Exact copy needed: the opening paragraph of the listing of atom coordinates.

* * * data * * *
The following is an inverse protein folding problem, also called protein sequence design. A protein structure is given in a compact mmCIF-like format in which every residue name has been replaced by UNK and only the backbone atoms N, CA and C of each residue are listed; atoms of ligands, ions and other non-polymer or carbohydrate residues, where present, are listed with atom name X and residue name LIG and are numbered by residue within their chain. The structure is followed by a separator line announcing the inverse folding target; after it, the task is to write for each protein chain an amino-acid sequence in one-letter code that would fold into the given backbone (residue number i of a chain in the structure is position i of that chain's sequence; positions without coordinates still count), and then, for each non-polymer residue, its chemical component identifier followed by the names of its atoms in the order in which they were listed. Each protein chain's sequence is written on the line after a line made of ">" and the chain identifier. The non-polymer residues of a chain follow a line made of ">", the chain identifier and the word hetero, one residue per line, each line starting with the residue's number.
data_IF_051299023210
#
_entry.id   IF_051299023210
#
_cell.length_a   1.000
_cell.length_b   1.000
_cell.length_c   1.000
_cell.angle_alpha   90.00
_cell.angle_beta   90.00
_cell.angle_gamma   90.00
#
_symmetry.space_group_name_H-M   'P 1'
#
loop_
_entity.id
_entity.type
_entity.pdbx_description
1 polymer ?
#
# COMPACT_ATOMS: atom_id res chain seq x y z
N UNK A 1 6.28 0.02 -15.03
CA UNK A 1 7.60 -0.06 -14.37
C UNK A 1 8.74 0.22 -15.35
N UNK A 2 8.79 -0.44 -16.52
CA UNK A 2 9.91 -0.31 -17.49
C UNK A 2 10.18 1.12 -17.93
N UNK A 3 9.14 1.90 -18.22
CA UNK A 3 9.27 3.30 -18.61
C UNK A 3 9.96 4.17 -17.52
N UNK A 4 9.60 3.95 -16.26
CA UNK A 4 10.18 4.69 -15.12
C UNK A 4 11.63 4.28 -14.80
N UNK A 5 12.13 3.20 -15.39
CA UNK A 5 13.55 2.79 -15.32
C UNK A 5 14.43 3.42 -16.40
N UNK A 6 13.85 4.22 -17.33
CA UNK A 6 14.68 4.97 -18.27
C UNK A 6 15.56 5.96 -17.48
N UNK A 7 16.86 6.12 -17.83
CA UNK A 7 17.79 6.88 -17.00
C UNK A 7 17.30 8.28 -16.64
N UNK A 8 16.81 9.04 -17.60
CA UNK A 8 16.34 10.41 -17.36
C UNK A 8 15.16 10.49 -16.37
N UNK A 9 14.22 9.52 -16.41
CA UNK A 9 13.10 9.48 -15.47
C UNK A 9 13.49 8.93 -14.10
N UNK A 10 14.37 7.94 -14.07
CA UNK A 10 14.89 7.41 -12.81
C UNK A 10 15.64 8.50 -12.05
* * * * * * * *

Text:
The following is an inverse protein folding problem, also called protein sequence design. A protein structure is given in a compact mmCIF-like format in which every residue name has been replaced by UNK and only the backbone atoms N, CA and C of each residue are listed; atoms of ligands, ions and other non-polymer or carbohydrate residues, where present, are listed with atom name X and residue name LIG and are numbered by residue within their chain. The structure is followed by a separator line announcing the inverse folding target; after it, the task is to write for each protein chain an amino-acid sequence in one-letter code that would fold into the given backbone (residue number i of a chain in the structure is position i of that chain's sequence; positions without coordinates still count), and then, for each non-polymer residue, its chemical component identifier followed by the names of its atoms in the order in which they were listed. Each protein chain's sequence is written on the line after a line made of ">" and the chain identifier. The non-polymer residues of a chain follow a line made of ">", the chain identifier and the word hetero, one residue per line, each line starting with the residue's number.